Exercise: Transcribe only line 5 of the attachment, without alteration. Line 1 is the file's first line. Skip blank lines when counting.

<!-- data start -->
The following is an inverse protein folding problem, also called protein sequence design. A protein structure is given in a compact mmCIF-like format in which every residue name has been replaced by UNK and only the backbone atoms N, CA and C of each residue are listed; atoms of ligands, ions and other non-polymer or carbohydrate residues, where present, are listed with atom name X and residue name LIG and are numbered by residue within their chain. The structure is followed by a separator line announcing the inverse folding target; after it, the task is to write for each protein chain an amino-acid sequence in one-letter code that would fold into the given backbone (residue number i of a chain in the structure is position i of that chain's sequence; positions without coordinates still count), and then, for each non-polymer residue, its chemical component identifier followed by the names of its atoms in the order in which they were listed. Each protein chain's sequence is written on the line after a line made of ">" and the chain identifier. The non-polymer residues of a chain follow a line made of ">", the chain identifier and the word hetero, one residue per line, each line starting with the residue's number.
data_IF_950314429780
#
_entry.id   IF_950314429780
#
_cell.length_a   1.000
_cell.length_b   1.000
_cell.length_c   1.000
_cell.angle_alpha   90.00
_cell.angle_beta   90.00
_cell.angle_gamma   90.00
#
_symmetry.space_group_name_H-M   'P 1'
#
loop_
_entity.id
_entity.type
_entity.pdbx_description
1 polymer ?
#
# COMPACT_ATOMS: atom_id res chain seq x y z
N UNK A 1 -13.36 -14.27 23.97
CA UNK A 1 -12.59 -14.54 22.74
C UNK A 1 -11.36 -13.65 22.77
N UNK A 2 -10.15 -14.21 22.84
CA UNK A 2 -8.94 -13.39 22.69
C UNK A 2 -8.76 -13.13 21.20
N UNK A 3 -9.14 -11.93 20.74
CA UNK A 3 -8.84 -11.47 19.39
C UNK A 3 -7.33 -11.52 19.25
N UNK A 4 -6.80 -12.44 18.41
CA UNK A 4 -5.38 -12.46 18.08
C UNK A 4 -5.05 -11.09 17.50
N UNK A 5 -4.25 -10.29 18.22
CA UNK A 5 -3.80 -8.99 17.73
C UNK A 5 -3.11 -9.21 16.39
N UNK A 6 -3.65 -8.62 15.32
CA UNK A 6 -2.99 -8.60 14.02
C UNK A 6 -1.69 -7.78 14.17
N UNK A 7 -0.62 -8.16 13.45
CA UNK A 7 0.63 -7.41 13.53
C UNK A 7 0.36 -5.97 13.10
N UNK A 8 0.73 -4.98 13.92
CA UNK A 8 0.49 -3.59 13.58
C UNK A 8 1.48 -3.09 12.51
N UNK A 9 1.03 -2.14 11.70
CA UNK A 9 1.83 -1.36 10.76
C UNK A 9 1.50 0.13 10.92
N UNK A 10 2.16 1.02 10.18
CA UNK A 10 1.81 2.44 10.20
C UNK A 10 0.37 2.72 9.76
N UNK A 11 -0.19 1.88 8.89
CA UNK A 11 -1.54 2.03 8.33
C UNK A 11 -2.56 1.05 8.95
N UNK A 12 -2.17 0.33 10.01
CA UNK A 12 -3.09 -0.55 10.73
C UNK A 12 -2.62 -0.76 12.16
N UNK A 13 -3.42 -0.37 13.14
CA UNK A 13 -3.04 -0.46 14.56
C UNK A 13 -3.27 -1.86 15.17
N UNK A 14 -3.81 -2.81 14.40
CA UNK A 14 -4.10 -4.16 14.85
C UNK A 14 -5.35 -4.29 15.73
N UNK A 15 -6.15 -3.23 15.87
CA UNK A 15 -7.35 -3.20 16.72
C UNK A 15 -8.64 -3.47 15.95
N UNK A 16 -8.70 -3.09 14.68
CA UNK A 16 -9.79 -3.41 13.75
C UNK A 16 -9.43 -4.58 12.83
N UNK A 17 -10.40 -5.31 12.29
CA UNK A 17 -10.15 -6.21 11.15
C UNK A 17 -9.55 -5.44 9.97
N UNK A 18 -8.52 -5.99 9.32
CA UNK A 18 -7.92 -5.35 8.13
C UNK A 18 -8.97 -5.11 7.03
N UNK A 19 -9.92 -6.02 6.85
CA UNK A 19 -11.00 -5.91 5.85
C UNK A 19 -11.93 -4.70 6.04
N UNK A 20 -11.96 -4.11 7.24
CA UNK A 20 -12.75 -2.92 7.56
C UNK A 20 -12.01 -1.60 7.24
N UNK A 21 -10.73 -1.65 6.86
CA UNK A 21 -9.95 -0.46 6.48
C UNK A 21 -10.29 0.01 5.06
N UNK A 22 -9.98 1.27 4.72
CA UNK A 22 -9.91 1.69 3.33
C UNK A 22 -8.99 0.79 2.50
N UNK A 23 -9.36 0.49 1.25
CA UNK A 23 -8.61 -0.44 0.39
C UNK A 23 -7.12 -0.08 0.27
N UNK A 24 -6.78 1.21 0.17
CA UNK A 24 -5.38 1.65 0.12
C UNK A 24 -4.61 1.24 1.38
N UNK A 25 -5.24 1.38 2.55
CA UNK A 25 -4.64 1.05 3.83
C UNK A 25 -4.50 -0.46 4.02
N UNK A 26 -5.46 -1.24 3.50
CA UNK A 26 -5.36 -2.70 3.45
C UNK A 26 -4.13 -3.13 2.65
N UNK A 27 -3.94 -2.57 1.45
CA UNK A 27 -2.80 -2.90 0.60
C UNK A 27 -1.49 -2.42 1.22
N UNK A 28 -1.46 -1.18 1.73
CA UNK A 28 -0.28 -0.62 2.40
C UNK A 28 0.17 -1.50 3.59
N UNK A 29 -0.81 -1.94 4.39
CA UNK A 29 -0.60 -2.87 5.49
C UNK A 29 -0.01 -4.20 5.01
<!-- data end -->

#